November 2016

Rabbi’s Letter

Dear Friends,

I write to you the morning after the election.  Trump will be our next president.  It should not be surprising that I am deeply disappointed and troubled at this turn of events, and concerned for our country’s racial, ethnic, religious, and cultural minorities.

For me, this moment brings us three great challenges and three prayers, whatever your political leanings.

First, it is clear that our country is deeply divided and in need of healing.  How can we be there for those in our communities that feel despair, fear, and anger right now?  Whether you opposed Trump or supported him, I invite you to find a way to be there for someone that is hurting.  Ask them how they are doing, what they are feeling, and what they need to get through this moment.

Harofeh lishburei lev, God who heals broken hearts, bring our country and all those who are hurting a refuah shlemah, a full healing of body and spirit.

Second, it is clear that people underestimated Trump and his followers, ridiculing their message and dismissing them as stupid and hateful. If we want to move forward, we must strive to understand those who disagreed with us.  Can we find compassion to hear the pain and fear hiding behind the angry rhetoric?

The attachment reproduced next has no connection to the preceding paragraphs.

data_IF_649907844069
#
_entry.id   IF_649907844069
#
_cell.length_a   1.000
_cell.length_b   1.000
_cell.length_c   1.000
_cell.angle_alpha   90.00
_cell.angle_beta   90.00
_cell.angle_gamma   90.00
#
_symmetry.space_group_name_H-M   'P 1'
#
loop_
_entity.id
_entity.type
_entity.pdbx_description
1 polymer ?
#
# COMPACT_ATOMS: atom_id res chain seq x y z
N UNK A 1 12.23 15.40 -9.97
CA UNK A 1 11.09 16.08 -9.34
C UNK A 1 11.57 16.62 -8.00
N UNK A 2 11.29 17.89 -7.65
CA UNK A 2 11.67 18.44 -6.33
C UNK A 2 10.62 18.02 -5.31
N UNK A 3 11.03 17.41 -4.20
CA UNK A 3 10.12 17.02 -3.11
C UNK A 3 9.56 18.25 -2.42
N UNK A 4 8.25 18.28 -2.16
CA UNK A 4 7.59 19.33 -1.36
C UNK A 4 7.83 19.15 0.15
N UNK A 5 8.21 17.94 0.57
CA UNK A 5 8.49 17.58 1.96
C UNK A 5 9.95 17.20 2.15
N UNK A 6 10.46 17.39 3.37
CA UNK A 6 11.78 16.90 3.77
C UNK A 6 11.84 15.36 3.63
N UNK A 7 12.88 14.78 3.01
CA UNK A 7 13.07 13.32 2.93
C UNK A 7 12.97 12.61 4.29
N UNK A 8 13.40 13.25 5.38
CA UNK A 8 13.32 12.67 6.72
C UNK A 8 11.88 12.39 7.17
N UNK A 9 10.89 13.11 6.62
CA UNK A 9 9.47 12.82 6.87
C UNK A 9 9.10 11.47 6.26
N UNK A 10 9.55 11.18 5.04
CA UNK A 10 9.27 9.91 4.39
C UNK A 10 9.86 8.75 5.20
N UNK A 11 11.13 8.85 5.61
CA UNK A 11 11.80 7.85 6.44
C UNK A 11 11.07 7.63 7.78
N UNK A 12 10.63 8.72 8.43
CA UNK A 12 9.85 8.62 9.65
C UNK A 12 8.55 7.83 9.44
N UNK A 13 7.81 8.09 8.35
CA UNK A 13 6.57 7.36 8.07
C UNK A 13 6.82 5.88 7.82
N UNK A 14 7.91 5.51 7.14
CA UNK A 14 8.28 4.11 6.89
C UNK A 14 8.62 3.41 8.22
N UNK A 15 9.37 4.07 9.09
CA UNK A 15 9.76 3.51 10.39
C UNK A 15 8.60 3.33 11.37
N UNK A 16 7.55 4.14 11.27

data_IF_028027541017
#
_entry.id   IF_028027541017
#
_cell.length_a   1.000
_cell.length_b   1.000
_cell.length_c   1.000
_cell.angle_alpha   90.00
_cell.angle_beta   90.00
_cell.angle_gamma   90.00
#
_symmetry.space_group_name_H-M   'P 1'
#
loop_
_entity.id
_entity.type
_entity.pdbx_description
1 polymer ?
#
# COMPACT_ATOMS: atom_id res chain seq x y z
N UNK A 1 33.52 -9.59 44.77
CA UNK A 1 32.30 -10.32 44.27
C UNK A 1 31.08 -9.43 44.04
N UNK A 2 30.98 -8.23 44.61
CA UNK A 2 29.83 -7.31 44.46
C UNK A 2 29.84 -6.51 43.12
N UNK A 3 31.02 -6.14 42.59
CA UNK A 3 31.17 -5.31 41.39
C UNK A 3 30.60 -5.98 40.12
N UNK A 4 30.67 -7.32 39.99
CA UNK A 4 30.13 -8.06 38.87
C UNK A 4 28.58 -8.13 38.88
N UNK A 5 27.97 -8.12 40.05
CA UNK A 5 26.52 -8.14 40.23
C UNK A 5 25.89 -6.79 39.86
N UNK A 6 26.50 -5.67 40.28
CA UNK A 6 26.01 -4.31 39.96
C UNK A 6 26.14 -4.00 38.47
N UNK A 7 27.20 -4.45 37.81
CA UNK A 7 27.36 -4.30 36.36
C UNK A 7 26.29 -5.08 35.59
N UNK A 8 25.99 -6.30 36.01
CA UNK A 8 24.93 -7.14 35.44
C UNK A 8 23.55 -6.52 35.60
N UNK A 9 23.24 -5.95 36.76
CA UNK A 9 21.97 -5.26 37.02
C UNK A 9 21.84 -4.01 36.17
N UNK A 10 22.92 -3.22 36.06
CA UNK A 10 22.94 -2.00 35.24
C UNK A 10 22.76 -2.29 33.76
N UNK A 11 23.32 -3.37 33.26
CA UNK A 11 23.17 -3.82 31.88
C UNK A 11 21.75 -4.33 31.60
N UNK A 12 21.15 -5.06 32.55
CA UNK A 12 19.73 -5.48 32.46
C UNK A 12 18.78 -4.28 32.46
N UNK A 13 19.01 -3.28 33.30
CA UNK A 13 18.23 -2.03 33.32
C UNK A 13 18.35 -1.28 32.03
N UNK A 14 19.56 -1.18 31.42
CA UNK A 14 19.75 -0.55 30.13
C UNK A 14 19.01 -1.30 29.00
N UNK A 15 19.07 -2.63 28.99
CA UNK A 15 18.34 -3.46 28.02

Harachaman, God of compassion, strengthen our compassion, and have compassion upon us.

Third, we must explore where we go from here. How might we work for justice and kindness over the next four years?  How might we unite less-affluent white people who voted for Trump with Black and Brown people (and others) who fear what Trump stands for?  How might we work for a world where groups that are hurting share a sense of outrage and common cause against a system that fails so many of us, instead of blaming that failure on one another?  How will we protect the most vulnerable in our communities?

Ohev Tzdakah Umishpat, God who loves righteousness and justice, help us to respond righteously to this moment.

In prayer and love,

Rabbi Margie